Bucking what some call a national tax-cutting trend, 40 states are expected to seek ways to raise motor fuel taxes this year to keep pace with the mounting costs of roadwork, according to information compiled by the Highway Users Federation.
The only states notm looking to boost motor fuel taxes are Alabama, Delaware, Georgia, Kentucky, Louisiana, Nebraska, South Dakota, Tennessee, Texas, and Virginia. (Kentucky has no legislative session scheduled for 1981.)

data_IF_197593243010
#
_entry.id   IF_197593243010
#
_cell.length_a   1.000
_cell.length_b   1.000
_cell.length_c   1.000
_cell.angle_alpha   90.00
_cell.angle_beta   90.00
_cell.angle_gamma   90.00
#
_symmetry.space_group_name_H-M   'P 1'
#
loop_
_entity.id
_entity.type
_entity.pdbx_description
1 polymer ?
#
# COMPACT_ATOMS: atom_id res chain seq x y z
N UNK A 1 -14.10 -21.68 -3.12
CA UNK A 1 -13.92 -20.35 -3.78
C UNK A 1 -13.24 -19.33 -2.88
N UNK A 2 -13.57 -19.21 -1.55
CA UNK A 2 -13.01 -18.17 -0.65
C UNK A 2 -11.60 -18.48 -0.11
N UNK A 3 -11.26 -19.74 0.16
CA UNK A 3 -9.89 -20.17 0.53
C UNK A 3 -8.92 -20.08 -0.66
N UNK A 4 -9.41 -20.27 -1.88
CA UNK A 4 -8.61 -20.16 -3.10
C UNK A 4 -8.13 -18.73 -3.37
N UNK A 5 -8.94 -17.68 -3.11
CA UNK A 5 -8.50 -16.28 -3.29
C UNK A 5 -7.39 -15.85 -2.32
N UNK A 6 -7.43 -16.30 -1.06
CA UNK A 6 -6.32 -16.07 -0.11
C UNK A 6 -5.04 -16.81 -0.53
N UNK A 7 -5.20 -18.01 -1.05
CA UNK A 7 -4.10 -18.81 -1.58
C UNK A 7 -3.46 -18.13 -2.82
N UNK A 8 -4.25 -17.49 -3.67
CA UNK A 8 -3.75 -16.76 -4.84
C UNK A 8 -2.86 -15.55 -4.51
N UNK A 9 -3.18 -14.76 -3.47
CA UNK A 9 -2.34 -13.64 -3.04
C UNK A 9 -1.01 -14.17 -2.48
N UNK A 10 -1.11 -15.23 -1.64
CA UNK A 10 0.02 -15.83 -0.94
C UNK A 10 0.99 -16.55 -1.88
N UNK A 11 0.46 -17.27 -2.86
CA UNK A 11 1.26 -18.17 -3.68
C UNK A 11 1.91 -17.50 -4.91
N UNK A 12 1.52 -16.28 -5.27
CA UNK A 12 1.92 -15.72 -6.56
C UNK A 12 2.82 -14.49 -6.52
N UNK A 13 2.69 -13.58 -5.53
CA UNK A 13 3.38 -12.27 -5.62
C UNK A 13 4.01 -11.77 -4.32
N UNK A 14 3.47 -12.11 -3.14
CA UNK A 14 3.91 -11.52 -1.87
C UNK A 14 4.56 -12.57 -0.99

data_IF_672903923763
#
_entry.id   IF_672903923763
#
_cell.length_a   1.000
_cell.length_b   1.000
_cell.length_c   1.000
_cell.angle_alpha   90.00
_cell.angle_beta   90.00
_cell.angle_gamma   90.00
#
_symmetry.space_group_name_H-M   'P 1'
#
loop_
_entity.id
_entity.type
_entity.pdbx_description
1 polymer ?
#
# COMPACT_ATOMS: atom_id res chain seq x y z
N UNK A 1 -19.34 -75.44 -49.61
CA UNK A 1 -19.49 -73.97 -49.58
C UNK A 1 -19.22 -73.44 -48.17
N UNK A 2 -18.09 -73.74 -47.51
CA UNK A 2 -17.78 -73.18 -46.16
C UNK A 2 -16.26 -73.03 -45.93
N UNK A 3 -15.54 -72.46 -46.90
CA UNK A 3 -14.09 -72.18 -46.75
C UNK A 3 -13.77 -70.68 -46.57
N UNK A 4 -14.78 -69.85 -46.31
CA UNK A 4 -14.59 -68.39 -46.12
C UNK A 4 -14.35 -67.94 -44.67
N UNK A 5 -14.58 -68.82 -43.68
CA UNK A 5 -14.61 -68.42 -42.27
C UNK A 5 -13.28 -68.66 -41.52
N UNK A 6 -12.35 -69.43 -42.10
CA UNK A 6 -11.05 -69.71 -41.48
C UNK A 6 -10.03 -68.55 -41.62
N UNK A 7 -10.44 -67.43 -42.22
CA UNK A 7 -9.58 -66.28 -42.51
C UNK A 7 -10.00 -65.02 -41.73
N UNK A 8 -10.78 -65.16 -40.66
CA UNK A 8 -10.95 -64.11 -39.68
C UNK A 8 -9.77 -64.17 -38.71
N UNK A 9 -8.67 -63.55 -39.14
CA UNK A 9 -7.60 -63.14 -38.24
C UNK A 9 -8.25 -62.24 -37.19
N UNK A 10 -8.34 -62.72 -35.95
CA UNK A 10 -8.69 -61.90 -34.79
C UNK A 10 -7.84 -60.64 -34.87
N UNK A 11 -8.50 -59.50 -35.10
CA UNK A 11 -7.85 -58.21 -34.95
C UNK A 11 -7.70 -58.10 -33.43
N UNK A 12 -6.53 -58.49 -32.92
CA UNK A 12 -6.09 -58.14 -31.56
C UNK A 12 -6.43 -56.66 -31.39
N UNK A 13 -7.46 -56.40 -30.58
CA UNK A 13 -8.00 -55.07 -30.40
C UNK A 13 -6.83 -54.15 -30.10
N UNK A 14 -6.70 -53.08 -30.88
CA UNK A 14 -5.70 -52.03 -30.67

Of the 40 other states, 26 are expected to consider legislation to hike the cents-per-gallon tax on gasoline and diesel fuel. Bills will be introduced in the legislatures of 35 states to impose a variable or percentage tax on motor fuel or to increase existing variable taxes. Sixteen of the 40 will cons ider both cents-per-gallon and variable tax increases.